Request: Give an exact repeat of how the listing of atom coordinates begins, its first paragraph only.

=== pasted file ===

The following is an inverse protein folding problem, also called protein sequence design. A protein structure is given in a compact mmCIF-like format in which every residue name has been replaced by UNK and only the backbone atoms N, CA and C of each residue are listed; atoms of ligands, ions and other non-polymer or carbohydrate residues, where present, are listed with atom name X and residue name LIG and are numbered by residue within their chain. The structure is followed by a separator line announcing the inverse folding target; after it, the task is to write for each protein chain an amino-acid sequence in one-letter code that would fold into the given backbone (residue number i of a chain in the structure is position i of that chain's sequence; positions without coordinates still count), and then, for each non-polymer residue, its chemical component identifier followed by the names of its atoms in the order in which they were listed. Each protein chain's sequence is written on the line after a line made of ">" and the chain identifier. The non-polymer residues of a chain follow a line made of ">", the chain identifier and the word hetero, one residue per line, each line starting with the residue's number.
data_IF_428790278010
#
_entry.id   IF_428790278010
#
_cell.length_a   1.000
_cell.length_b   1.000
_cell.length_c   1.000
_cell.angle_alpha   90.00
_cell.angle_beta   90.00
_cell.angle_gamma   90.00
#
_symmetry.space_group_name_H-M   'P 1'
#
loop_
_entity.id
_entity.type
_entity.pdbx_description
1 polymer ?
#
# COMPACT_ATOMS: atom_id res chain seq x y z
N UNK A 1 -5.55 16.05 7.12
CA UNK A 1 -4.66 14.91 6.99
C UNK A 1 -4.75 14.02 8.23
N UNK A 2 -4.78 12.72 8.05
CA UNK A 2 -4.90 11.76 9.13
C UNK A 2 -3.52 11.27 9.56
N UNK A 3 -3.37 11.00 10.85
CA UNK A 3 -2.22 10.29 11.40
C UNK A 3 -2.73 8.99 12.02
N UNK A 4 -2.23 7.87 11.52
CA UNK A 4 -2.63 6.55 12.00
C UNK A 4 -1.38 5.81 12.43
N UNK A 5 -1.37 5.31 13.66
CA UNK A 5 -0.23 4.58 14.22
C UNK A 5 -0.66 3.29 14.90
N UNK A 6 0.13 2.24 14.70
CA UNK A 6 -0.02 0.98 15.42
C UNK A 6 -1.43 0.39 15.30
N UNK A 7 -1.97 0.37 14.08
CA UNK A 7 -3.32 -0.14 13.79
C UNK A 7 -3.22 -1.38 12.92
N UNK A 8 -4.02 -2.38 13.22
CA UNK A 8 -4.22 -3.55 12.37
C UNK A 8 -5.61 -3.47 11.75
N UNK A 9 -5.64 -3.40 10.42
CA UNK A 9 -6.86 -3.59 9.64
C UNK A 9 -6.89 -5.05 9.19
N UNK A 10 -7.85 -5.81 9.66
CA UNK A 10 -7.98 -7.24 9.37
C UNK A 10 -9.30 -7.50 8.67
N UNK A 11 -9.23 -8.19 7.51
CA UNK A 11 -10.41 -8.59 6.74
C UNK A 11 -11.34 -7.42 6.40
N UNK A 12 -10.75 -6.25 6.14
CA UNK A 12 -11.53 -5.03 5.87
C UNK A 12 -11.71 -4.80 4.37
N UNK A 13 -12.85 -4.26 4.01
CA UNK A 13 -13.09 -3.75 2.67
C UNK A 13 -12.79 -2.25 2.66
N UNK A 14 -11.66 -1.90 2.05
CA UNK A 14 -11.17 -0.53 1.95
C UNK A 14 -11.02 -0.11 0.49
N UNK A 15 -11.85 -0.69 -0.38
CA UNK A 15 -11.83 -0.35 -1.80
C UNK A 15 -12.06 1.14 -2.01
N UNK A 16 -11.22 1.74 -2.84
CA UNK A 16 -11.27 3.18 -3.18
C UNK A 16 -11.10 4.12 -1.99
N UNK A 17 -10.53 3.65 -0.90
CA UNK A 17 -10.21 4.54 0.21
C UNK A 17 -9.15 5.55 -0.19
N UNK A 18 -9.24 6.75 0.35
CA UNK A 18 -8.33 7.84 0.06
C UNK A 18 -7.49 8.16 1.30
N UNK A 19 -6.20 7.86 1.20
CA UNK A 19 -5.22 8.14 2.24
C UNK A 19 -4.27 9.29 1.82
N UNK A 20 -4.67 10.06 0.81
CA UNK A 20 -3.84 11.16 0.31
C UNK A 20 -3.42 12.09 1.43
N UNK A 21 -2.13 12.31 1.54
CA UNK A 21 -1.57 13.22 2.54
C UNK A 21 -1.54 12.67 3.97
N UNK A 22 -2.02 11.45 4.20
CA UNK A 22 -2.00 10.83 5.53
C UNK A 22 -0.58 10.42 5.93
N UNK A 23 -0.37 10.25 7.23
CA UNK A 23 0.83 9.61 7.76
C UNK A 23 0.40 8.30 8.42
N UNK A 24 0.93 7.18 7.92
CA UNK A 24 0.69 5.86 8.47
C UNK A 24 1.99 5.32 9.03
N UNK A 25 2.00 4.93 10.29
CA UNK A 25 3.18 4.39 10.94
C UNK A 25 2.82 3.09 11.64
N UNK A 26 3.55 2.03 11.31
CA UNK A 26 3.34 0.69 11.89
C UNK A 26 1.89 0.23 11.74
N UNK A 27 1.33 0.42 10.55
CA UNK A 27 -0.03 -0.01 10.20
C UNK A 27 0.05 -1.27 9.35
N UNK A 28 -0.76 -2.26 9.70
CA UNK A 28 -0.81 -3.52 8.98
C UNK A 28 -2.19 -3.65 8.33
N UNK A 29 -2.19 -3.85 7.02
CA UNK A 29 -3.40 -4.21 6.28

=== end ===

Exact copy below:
The following is an inverse protein folding problem, also called protein sequence design. A protein structure is given in a compact mmCIF-like format in which every residue name has been replaced by UNK and only the backbone atoms N, CA and C of each residue are listed; atoms of ligands, ions and other non-polymer or carbohydrate residues, where present, are listed with atom name X and residue name LIG and are numbered by residue within their chain. The structure is followed by a separator line announcing the inverse folding target; after it, the task is to write for each protein chain an amino-acid sequence in one-letter code that would fold into the given backbone (residue number i of a chain in the structure is position i of that chain's sequence; positions without coordinates still count), and then, for each non-polymer residue, its chemical component identifier followed by the names of its atoms in the order in which they were listed. Each protein chain's sequence is written on the line after a line made of ">" and the chain identifier. The non-polymer residues of a chain follow a line made of ">", the chain identifier and the word hetero, one residue per line, each line starting with the residue's number.